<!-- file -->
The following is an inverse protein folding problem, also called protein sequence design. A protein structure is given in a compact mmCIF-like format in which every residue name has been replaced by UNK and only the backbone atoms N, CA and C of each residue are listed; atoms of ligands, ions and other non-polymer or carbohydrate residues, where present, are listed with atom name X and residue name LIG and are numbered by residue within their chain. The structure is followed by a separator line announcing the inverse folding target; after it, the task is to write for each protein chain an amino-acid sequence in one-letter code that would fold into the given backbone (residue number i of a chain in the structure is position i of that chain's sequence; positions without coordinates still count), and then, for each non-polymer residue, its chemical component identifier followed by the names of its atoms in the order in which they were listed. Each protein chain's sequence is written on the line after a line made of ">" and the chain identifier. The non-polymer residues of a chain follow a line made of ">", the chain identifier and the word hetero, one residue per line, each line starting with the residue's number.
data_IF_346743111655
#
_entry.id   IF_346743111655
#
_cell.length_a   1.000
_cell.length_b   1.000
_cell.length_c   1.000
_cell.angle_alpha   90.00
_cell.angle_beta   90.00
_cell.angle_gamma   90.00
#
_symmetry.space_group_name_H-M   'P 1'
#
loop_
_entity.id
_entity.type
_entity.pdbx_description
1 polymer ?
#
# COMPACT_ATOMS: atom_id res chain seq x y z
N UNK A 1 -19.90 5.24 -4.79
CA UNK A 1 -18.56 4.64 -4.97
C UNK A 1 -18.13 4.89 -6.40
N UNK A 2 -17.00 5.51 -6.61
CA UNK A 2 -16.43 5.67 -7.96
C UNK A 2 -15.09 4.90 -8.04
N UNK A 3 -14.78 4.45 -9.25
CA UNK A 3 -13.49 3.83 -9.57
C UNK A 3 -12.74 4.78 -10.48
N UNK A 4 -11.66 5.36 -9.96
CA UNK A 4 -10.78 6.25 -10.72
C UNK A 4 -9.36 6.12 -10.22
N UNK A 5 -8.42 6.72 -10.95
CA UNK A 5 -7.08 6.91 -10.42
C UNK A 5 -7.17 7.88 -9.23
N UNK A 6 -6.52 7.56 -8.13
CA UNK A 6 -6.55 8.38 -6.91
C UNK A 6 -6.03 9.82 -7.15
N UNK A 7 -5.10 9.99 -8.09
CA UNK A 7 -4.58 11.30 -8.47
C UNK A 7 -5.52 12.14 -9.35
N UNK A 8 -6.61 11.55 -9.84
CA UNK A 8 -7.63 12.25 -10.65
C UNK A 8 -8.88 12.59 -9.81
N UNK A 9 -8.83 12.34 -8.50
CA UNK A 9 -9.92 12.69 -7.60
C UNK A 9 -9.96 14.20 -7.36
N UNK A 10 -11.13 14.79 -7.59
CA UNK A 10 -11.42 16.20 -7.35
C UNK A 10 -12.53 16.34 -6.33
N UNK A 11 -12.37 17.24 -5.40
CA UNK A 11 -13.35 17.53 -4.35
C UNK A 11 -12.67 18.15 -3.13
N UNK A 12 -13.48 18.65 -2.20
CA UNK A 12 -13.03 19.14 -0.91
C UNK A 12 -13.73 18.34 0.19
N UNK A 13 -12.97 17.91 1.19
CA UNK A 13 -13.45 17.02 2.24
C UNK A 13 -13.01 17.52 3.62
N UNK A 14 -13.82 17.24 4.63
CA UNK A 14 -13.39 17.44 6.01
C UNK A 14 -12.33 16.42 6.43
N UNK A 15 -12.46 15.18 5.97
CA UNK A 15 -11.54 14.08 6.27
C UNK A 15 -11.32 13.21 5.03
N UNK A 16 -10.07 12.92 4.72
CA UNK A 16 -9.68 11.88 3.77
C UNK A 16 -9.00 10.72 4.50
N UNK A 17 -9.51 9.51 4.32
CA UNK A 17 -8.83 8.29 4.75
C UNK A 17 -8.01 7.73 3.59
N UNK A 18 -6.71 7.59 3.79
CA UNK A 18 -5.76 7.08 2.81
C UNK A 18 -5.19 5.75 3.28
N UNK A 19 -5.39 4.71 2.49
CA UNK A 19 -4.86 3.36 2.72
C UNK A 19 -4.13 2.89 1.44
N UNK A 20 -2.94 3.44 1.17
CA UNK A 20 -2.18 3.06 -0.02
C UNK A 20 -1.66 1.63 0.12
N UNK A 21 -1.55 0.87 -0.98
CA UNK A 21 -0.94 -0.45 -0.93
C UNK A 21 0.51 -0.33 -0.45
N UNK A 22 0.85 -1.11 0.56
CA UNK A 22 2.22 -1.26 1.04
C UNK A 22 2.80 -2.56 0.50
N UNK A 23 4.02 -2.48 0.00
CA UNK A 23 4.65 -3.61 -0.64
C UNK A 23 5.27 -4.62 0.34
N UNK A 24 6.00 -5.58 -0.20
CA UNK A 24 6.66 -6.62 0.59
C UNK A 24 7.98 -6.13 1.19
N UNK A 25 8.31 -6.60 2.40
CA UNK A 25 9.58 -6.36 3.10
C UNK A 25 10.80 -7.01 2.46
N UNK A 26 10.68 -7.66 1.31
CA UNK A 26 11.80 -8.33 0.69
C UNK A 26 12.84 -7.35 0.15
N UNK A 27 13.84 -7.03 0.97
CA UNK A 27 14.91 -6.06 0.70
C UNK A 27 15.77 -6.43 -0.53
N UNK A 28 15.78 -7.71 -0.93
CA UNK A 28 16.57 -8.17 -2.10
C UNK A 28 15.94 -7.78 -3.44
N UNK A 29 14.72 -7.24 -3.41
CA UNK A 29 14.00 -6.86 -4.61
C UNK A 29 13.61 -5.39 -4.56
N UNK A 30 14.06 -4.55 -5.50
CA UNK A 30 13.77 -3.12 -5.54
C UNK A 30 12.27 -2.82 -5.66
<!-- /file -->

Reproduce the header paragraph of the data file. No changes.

The following is an inverse protein folding problem, also called protein sequence design. A protein structure is given in a compact mmCIF-like format in which every residue name has been replaced by UNK and only the backbone atoms N, CA and C of each residue are listed; atoms of ligands, ions and other non-polymer or carbohydrate residues, where present, are listed with atom name X and residue name LIG and are numbered by residue within their chain. The structure is followed by a separator line announcing the inverse folding target; after it, the task is to write for each protein chain an amino-acid sequence in one-letter code that would fold into the given backbone (residue number i of a chain in the structure is position i of that chain's sequence; positions without coordinates still count), and then, for each non-polymer residue, its chemical component identifier followed by the names of its atoms in the order in which they were listed. Each protein chain's sequence is written on the line after a line made of ">" and the chain identifier. The non-polymer residues of a chain follow a line made of ">", the chain identifier and the word hetero, one residue per line, each line starting with the residue's number.